Health and Healthcare Systems

Charting a course to remodel Universal Healthcare in the Asia-Pacific

Two young Asians walking down a street in Singapore.

The Asia-Pacific region is facing an outdated healthcare system. How can it be improved for future populations? Image: UNSPLASH/Victor He

Kelly McCain
Head, Healthcare Initiatives, World Economic Forum Geneva
Chris Hardesty
Consultant, KPMG
Ada Wong
Asia Public Affairs Lead, External Affairs, Sanofi
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  • The Asia-Pacific region is home to about 60% of the world’s population.
  • A new model of healthcare termed "Universal Health Coverage 2.0" (UHC2.0) could be more sustainable and maximize resources for future populations in the region.
  • UHC2.0 offers better health standards and could be achieved by using the three care pathways life-course immunization, diabetes management and rare diseases.

Although Asia-Pacific region is home to some 4.3 billion people, its healthcare delivery and financing models are outdated. They do not address challenges the region faces, such as the rise in communicable and non-communicable diseases and ageing populations.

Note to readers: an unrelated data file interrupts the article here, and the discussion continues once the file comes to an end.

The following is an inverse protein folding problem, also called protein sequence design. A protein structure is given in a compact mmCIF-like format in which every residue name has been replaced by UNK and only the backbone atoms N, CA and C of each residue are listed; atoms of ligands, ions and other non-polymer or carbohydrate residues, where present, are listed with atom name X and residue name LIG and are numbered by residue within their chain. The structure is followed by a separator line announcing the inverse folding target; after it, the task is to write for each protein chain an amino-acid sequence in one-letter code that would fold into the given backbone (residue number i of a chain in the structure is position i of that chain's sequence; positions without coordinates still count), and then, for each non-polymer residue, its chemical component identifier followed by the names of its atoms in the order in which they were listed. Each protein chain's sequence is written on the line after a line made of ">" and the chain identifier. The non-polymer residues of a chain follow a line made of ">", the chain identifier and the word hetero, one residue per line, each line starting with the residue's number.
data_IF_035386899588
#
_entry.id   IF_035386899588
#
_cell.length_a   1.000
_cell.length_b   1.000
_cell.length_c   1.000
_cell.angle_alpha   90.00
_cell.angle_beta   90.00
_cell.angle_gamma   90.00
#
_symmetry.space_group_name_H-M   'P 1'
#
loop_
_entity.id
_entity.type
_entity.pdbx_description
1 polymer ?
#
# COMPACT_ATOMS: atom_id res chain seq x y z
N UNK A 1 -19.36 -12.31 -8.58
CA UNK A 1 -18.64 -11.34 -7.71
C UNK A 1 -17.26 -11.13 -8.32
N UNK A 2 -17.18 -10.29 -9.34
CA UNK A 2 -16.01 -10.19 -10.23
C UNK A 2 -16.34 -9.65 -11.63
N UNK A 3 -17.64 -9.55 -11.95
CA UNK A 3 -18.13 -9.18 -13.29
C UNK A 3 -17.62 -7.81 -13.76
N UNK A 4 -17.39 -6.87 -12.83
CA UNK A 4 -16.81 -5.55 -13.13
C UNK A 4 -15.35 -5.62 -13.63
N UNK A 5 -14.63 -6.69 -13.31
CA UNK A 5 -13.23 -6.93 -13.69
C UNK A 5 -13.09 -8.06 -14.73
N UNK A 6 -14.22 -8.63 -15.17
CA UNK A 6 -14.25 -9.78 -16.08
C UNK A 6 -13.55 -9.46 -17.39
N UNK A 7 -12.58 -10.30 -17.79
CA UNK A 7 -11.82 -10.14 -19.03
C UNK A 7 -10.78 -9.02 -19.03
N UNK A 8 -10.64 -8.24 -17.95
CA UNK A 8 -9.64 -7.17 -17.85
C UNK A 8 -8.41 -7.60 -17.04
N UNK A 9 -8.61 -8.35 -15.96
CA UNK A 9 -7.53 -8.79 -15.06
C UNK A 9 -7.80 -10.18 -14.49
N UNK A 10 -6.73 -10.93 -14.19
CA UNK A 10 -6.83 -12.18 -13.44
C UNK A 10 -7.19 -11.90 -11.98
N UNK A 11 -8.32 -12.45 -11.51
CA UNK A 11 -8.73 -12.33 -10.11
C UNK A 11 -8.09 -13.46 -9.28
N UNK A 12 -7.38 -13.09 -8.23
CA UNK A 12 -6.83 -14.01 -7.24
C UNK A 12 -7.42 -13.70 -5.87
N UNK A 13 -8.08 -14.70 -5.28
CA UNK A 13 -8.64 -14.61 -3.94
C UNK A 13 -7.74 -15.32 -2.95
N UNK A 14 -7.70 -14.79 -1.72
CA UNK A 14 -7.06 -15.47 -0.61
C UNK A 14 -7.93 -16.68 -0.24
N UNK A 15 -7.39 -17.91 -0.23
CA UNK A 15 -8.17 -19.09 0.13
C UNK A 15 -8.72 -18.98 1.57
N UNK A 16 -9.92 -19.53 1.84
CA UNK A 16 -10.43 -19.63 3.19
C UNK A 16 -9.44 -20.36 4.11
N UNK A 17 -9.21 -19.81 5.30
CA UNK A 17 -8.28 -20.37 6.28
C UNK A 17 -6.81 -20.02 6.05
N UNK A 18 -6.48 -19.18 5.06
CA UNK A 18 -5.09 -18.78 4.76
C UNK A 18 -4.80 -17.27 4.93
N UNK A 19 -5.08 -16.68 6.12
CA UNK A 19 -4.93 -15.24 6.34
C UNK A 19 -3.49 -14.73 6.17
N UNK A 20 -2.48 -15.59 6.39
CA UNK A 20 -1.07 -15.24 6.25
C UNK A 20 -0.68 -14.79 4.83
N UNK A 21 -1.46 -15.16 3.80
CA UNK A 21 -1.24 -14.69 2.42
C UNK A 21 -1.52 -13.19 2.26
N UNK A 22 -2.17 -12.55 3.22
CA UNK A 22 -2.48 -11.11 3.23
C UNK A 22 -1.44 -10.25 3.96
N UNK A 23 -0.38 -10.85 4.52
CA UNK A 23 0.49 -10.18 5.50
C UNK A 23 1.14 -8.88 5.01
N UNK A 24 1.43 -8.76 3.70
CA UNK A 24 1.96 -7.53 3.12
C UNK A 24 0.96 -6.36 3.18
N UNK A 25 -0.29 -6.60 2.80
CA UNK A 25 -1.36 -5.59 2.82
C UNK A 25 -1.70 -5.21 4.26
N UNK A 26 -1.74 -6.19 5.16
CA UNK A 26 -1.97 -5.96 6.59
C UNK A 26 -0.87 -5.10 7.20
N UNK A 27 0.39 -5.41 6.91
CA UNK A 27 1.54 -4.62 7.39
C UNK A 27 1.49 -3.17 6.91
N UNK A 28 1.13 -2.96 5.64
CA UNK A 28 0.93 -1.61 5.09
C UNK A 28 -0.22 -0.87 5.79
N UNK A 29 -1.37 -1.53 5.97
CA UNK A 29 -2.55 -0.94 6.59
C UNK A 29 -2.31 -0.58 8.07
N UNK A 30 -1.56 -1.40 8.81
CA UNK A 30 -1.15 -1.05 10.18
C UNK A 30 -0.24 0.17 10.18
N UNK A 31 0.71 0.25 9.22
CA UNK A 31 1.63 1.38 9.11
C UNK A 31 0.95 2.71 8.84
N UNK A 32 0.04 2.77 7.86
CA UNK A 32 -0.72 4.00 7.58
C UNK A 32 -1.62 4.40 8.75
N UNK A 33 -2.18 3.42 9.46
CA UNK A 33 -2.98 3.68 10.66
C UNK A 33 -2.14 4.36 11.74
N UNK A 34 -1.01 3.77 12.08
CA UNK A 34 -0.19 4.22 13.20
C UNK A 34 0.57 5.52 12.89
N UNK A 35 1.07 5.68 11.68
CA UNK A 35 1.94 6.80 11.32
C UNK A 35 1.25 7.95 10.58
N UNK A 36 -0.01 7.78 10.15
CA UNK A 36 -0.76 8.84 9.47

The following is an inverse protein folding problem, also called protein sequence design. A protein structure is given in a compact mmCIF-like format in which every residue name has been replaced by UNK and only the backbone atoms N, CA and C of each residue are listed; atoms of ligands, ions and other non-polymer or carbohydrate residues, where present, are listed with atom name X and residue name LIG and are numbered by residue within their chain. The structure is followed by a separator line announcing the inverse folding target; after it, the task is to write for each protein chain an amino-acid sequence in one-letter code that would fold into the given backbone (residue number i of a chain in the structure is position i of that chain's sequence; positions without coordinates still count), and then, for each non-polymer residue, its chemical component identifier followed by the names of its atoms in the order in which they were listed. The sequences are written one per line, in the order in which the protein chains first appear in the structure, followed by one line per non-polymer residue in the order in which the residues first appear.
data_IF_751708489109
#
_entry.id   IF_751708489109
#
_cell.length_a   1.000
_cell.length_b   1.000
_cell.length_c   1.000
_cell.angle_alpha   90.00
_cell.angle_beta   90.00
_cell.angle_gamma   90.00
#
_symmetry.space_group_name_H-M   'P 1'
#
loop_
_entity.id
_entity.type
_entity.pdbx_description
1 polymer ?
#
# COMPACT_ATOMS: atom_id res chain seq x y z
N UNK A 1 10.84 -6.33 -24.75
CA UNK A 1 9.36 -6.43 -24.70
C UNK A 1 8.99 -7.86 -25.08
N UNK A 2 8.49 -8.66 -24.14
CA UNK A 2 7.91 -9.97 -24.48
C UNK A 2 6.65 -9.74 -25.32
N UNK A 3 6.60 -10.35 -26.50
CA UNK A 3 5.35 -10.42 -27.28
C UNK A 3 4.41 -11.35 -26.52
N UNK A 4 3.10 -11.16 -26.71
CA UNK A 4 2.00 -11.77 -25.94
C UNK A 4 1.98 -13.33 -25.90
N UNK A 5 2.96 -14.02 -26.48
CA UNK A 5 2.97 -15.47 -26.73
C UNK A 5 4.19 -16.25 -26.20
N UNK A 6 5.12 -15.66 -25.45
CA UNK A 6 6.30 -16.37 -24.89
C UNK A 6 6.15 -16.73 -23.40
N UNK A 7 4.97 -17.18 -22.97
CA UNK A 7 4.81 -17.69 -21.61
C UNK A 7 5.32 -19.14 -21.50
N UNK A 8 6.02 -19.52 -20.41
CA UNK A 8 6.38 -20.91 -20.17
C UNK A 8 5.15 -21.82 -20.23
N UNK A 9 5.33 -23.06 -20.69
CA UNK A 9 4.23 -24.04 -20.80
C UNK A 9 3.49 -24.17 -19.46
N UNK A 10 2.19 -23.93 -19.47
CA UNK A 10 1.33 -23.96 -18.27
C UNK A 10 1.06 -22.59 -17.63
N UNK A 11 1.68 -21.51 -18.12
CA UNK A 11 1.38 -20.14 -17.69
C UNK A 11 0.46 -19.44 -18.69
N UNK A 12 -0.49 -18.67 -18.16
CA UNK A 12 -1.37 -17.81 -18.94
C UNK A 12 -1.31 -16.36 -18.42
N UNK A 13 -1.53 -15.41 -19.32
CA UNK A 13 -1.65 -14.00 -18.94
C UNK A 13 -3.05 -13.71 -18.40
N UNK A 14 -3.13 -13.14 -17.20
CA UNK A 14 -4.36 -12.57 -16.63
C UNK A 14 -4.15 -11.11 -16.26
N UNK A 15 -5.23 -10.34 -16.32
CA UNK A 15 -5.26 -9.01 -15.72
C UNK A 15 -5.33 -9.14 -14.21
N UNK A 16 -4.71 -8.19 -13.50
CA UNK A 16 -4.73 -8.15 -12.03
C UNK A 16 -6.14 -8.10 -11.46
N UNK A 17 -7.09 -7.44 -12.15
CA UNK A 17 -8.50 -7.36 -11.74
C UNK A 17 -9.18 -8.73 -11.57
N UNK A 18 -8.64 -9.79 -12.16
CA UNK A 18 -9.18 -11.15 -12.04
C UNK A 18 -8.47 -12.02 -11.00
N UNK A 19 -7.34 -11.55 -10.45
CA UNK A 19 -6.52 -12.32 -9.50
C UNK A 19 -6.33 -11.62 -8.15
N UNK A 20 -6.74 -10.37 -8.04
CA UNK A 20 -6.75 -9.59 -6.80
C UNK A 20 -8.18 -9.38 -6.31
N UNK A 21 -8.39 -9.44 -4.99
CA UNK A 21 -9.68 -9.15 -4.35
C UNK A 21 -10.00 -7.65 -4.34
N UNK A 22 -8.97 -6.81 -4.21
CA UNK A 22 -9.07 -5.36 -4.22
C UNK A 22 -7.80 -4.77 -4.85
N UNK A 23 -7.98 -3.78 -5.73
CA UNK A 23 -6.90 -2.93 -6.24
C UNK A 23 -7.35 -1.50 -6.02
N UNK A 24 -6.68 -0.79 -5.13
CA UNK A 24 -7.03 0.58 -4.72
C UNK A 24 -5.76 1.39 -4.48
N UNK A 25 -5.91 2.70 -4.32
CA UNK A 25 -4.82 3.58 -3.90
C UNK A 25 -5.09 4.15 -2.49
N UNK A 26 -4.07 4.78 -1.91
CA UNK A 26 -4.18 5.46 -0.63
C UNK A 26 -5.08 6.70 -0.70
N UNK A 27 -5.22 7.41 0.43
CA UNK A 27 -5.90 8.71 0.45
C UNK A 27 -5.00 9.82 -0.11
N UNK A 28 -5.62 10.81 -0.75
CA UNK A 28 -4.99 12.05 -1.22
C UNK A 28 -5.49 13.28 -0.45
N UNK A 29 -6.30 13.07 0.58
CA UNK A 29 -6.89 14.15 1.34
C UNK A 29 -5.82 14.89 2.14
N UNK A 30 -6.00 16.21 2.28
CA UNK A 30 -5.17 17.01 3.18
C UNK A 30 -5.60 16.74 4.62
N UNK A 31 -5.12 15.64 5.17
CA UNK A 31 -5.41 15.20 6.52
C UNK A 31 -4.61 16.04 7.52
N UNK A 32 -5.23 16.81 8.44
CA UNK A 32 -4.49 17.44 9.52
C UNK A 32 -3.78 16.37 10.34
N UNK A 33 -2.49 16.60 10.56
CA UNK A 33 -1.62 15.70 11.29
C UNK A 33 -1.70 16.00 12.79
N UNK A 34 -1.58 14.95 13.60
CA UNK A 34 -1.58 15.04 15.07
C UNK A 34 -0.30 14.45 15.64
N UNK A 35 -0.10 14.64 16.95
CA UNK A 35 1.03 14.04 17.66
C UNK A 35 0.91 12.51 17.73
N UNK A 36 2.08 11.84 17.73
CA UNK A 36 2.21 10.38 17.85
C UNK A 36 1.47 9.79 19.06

There is an urgent need to increase efficiency, optimize resources and improve patient outcomes. It’s incremental to ensure a shock-resilient healthcare system.

Healthcare challenges in Asia-Pacific.
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To maximize resources and enable sustainability through creative strategies, a new model of healthcare, termed “Universal Health Coverage 2.0” (UHC2.0) has been proposed by a core research team comprising the World Economic Forum, KPMG and Sanofi.

UHC 2.0 embeds care and well-being as standard operating procedures at all levels of society. Delivery and financing models must be reformed for future populations.

Benefits of transforming universal healthcare.

Here are 3 actions each to pursue in sustainable healthcare delivery and sustainable healthcare financing to achieve better standards, by using three care pathways – life-course immunization, diabetes management and rare diseases – as they reflect the most pressing healthcare needs of the day.

Delivering sustainable healthcare

  • Infrastructure: less on the physical, more on the virtual

To adjust to the shift in the demographic and epidemiological make-up of societies, the UHC 2.0 infrastructure should focus on patient experience, effective allocation of resources and sustainable access to safe, equitable intervention through technology and data.